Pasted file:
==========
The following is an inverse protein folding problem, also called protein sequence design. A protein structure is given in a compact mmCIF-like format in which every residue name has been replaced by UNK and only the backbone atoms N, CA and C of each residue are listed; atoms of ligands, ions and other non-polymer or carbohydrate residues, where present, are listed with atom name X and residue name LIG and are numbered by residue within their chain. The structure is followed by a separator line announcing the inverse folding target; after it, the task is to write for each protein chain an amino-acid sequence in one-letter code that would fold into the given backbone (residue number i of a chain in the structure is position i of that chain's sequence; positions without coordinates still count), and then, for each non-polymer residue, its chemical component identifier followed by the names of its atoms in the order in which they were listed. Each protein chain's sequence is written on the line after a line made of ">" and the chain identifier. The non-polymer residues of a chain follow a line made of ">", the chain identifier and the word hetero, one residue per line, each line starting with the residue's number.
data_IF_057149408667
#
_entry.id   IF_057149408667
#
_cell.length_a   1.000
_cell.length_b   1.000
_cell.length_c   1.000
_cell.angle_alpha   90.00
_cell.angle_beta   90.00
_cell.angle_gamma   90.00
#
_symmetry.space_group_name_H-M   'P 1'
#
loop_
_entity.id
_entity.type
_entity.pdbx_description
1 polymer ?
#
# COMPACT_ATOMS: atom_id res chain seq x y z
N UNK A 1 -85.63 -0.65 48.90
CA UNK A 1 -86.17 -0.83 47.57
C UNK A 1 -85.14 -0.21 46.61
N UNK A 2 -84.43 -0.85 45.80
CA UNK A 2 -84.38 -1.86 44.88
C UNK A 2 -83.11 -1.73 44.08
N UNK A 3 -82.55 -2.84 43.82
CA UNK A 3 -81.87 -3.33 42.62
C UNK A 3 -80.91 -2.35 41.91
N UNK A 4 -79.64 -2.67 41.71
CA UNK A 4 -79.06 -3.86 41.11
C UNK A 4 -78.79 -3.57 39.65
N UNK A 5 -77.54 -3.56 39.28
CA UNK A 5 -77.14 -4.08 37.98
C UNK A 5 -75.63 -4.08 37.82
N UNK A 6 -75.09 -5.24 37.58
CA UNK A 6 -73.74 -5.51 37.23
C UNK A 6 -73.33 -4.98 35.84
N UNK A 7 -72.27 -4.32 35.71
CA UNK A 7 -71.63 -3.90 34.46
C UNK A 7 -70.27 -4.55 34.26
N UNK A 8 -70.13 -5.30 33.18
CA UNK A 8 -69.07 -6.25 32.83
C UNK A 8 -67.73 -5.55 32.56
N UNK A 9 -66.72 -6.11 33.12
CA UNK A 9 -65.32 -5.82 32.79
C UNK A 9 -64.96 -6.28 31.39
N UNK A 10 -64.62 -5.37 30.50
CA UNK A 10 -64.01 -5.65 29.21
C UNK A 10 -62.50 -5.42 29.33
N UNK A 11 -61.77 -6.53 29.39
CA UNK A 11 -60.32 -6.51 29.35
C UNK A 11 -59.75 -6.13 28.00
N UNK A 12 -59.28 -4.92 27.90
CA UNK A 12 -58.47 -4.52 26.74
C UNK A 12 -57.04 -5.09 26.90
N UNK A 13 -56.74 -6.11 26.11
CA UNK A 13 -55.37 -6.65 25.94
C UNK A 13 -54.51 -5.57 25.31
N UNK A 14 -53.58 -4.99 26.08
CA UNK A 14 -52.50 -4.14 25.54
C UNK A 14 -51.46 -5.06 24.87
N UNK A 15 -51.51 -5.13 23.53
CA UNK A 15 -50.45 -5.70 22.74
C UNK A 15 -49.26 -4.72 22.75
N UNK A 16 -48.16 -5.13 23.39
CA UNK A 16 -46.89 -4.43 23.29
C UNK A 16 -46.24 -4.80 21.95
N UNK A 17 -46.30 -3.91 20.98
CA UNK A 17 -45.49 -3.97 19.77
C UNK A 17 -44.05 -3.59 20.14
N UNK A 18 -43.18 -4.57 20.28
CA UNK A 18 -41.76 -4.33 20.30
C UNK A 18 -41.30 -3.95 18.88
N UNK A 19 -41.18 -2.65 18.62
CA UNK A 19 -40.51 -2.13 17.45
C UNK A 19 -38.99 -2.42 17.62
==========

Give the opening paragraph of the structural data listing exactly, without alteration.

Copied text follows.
The following is an inverse protein folding problem, also called protein sequence design. A protein structure is given in a compact mmCIF-like format in which every residue name has been replaced by UNK and only the backbone atoms N, CA and C of each residue are listed; atoms of ligands, ions and other non-polymer or carbohydrate residues, where present, are listed with atom name X and residue name LIG and are numbered by residue within their chain. The structure is followed by a separator line announcing the inverse folding target; after it, the task is to write for each protein chain an amino-acid sequence in one-letter code that would fold into the given backbone (residue number i of a chain in the structure is position i of that chain's sequence; positions without coordinates still count), and then, for each non-polymer residue, its chemical component identifier followed by the names of its atoms in the order in which they were listed. Each protein chain's sequence is written on the line after a line made of ">" and the chain identifier. The non-polymer residues of a chain follow a line made of ">", the chain identifier and the word hetero, one residue per line, each line starting with the residue's number.